For many debtors, particularly those having a difficult time making their current mortgage payments, paying off the loan balance or refinancing the balance with another debt will prove financially unrealistic. As a result, many owners ask the lender to cancel the remaining debt.

Be Aware: If the lender cancels the debt – whether the result of a short sale, abandonment or foreclosure - the property owner may owe income tax on the canceled debt.

Taxable Consequences: When a property is sold short, abandoned, or foreclosed upon, and debt gets canceled, two potentially taxable events occur.

  1. A sale has occurred. A property sold short is generally sold in a standard sales transaction although the sales price is less than the amount owed on the mortgage. When a property is abandoned or foreclosed upon there is no contractual sale but the property is, in effect, sold to its creditors. These “sales” may result in a capital gain or loss that may or may not be taxable depending on the circumstances of the sale (discussed below).
  2. Short sales and foreclosures may also result in taxable income if any portion of the mortgage is forgiven (unless a specific exception applies – discussed later). This income is called Cancellation of Debt Income.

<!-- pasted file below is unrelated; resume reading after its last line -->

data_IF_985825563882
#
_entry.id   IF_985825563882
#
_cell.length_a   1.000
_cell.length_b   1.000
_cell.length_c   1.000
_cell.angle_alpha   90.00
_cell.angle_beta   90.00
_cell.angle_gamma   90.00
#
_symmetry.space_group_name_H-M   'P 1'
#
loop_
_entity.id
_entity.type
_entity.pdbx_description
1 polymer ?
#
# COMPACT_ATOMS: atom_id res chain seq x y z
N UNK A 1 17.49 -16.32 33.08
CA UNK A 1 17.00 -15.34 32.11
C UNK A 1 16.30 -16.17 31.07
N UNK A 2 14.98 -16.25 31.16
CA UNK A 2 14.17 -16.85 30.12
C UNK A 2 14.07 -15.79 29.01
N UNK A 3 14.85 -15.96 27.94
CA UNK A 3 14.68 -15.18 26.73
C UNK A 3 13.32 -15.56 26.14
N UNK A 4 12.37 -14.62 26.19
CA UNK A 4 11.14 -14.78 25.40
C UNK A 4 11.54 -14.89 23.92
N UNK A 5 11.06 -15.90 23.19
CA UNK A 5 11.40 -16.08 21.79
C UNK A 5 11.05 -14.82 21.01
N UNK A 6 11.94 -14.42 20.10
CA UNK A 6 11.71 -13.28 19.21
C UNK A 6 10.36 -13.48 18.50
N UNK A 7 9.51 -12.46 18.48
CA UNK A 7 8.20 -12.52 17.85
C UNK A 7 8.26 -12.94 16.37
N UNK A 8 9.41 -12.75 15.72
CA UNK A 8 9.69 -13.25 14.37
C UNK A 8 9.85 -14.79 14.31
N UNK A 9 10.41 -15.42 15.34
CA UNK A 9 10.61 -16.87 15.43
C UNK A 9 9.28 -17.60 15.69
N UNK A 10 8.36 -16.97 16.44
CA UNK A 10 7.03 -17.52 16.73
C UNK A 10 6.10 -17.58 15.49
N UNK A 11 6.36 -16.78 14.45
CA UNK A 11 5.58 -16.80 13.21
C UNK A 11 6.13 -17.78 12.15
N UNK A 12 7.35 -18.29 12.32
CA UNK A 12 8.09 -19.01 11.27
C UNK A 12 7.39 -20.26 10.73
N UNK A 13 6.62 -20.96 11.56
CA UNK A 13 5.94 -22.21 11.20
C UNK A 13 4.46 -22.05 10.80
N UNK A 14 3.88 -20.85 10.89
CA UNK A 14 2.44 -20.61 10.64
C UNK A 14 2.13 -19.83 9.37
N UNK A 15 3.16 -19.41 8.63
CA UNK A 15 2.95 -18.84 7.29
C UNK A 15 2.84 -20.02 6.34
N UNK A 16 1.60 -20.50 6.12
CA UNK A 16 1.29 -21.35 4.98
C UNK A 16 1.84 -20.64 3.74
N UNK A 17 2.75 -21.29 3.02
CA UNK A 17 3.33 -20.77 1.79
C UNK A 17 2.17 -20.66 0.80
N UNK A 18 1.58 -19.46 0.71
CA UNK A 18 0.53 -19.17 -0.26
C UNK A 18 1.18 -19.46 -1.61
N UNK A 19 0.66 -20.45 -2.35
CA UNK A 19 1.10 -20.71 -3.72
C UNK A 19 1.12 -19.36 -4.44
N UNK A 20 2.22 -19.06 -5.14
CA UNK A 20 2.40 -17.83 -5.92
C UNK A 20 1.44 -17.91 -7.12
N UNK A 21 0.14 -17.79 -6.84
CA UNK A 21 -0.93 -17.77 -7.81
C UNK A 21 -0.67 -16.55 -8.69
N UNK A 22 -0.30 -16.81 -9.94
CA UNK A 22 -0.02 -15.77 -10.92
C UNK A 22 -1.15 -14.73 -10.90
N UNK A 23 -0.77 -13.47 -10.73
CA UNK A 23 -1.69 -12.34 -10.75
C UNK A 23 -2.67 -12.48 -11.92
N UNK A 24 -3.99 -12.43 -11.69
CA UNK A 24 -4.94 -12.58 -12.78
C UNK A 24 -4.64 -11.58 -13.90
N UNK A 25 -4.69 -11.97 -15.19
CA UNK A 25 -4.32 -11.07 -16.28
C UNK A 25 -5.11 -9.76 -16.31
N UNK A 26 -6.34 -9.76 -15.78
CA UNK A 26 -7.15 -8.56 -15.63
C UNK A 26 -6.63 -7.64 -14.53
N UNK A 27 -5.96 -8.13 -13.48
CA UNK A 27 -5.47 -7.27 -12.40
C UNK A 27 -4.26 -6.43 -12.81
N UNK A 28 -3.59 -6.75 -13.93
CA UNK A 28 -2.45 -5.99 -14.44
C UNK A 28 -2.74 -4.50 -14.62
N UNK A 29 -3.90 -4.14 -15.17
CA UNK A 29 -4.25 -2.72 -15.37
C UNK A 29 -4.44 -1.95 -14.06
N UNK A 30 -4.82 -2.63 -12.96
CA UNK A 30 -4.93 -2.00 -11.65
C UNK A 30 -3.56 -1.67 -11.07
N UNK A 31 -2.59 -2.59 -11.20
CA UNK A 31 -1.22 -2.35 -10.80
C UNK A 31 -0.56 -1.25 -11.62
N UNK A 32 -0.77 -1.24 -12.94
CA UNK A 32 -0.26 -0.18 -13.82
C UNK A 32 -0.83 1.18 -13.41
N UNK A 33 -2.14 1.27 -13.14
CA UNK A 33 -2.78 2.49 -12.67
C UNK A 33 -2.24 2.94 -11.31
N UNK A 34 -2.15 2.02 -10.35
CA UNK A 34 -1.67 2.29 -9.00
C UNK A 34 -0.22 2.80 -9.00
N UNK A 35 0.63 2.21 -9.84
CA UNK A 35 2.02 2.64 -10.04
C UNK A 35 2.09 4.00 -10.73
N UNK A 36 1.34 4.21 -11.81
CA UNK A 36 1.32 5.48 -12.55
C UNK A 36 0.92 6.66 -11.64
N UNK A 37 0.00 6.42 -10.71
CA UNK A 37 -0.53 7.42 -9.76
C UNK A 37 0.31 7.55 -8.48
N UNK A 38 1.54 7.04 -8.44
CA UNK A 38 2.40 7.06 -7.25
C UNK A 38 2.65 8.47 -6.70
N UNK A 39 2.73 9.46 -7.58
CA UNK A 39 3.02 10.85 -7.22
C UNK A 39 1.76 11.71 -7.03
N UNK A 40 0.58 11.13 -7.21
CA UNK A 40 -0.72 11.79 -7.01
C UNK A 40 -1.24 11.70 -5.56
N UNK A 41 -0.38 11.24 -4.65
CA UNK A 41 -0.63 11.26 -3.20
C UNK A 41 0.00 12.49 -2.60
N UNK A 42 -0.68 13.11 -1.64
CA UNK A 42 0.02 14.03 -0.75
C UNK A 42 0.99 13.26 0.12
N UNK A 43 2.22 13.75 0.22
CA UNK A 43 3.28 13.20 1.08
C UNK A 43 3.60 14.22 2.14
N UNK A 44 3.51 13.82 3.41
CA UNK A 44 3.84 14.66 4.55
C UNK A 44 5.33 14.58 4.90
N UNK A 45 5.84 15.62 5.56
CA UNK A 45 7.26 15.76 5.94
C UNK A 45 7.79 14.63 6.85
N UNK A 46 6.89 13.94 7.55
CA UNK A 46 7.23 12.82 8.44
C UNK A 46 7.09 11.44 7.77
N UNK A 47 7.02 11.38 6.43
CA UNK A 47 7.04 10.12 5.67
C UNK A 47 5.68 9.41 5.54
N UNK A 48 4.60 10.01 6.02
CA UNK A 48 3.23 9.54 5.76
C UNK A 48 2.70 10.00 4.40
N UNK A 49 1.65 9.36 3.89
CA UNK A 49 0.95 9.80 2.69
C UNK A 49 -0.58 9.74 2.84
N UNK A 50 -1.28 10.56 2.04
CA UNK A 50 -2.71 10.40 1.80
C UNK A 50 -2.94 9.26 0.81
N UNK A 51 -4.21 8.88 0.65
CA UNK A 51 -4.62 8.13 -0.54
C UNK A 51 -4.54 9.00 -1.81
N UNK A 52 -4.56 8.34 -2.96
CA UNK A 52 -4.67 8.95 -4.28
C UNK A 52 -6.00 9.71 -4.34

Calculating Capital Gain/Loss: Calculating taxable gain or loss from a short sale or foreclosure required determination of the property’s sales price.

  • For a short sale, this is relatively easy. The sales price is the contract price. Determining the sales price of a foreclosed property, however, is a bit more complex.
  • The “sales price” of foreclosed property will depend on whether the property’s mortgage is “recourse” or “nonrecourse.” Recourse loans are loans the borrower remains personally liable for after foreclosure. Nearly all mortgages in thirty-eight states are recourse mortgages. For recourse loans, the “sales price” is the lesser of the loan amount or the fair market value of the property.
    Alaska, Arizona, California, Connecticut, Idaho, Minnesota, North Carolina, North Dakota, Oregon, Texas, Utah, and Washington are nonrecourse states. The sales price for properties having nonrecourse includes the canceled debt. There is no canceled debt income but, there could be capital gain income.

To Calculate Capital Gain or Loss: Once “sales price” is determined, the capital gain or loss is calculated by subtracting the owner’s investment, called“basis,” from the sales price. Generally, the owner’s basis represents the owner’s investment in the property. Basis includes (but is not limited to) original purchase price plus capital improvements (such as additions and extensive remodeling). If the difference between the sales price and basis is positive, there is capital gain; if negative, a capital loss.